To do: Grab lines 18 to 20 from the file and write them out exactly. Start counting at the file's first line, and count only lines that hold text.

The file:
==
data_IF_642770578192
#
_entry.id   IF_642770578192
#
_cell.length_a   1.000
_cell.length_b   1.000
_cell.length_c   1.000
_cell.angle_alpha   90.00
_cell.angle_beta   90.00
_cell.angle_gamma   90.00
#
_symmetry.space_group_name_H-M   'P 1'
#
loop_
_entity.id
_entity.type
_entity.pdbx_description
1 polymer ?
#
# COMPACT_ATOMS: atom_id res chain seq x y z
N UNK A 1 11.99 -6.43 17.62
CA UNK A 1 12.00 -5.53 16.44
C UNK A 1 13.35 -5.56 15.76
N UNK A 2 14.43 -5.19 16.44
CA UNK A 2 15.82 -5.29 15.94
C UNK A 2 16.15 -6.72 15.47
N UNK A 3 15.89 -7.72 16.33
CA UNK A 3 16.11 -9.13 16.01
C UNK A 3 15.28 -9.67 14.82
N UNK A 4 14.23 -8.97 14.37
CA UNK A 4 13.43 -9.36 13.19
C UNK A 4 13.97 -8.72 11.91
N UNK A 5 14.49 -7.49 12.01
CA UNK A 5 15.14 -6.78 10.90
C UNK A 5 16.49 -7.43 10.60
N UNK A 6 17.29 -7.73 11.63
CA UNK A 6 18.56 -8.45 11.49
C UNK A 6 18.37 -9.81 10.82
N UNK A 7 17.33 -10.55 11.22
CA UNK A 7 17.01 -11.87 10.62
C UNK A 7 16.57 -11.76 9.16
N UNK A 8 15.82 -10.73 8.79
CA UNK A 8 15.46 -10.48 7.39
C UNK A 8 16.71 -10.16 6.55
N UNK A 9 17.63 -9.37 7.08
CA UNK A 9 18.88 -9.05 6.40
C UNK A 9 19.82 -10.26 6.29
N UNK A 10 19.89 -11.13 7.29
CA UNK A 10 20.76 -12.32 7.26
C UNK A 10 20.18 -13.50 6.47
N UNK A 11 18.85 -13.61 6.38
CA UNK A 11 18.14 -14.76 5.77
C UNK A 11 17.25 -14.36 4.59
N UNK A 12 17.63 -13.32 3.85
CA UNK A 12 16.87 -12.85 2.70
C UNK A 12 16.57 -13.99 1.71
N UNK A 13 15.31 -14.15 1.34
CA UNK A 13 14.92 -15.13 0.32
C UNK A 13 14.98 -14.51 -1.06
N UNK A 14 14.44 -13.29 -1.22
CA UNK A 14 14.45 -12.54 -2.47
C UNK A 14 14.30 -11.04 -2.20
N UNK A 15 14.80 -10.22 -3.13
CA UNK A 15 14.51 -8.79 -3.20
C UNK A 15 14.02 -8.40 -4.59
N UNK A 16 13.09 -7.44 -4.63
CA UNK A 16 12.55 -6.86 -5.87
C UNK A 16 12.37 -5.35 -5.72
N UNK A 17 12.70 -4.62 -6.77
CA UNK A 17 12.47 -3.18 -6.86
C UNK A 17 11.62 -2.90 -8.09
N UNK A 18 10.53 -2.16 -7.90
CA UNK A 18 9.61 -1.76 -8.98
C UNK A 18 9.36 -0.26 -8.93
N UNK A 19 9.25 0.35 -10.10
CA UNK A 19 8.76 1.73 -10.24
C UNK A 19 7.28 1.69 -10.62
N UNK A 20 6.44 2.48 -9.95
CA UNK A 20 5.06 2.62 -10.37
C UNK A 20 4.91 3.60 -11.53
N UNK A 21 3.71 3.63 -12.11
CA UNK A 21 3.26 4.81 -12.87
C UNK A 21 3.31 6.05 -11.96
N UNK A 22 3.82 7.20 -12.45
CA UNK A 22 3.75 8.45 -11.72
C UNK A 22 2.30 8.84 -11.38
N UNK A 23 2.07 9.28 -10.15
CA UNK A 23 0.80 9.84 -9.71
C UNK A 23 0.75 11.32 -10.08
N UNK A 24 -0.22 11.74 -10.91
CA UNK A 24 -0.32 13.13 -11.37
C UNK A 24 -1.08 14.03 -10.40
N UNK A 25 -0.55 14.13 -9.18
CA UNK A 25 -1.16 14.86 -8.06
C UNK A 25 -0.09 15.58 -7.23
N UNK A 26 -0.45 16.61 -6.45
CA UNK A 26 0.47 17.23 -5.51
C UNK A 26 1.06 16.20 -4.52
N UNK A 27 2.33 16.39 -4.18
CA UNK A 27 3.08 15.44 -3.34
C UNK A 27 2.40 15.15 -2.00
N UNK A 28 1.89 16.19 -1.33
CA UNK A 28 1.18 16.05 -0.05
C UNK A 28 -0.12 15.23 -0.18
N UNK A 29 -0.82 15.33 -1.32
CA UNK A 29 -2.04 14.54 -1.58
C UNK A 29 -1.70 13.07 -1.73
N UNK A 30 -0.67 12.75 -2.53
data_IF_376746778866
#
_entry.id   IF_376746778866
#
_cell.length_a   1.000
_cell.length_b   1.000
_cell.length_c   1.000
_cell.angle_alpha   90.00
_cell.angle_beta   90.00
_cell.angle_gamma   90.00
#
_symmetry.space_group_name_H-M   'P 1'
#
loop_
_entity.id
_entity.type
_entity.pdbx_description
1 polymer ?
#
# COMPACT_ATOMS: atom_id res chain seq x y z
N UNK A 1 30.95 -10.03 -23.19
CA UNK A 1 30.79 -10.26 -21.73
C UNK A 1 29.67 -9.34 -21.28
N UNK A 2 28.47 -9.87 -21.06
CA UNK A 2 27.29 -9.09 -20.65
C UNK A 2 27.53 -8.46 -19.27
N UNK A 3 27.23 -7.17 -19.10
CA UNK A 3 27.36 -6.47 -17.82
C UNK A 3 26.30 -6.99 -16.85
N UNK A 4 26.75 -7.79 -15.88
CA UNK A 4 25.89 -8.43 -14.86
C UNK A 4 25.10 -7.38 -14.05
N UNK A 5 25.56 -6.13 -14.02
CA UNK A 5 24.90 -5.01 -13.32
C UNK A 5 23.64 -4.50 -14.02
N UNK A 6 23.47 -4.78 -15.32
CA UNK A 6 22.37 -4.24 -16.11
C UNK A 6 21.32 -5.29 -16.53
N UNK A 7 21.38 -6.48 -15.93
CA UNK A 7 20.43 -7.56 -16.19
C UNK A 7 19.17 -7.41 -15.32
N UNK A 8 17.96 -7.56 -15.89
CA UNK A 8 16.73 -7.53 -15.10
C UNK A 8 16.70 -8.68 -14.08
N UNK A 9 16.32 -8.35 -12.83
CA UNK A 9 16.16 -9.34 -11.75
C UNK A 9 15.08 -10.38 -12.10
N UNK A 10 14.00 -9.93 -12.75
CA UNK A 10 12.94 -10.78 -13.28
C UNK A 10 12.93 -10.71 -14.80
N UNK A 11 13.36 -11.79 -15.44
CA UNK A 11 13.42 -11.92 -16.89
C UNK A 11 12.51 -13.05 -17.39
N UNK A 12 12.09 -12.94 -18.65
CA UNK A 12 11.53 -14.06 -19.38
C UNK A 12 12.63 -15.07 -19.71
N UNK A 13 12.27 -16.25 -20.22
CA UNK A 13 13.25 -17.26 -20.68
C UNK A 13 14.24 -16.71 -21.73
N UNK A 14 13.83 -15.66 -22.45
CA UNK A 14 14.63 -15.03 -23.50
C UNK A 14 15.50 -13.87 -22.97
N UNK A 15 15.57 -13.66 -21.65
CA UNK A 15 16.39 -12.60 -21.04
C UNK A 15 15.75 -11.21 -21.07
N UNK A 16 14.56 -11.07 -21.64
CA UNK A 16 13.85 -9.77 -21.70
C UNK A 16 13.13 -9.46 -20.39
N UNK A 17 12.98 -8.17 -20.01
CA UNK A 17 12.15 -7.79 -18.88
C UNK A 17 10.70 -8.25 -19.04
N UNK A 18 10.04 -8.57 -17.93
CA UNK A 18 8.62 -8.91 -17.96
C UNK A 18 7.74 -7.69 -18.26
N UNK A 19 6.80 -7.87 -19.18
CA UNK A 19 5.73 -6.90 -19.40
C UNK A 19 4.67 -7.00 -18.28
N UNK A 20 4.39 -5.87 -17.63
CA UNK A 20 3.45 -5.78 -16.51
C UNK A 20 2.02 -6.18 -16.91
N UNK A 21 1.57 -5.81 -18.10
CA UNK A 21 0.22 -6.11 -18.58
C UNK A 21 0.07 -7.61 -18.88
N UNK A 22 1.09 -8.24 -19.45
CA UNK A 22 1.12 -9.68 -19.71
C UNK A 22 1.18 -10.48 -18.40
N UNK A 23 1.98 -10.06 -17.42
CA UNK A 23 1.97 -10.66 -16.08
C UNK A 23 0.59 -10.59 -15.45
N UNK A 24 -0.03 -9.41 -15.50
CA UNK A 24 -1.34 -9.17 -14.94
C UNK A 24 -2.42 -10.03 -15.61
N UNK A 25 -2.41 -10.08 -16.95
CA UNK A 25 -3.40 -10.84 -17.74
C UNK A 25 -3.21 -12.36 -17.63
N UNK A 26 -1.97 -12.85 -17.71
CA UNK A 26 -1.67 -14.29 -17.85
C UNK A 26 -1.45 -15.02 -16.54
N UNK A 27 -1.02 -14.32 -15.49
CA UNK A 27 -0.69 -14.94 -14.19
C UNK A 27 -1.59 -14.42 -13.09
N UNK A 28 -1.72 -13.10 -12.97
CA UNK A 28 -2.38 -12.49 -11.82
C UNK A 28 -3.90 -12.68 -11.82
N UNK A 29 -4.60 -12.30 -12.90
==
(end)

1 polymer ?
#
# COMPACT_ATOMS: atom_id res chain seq x y z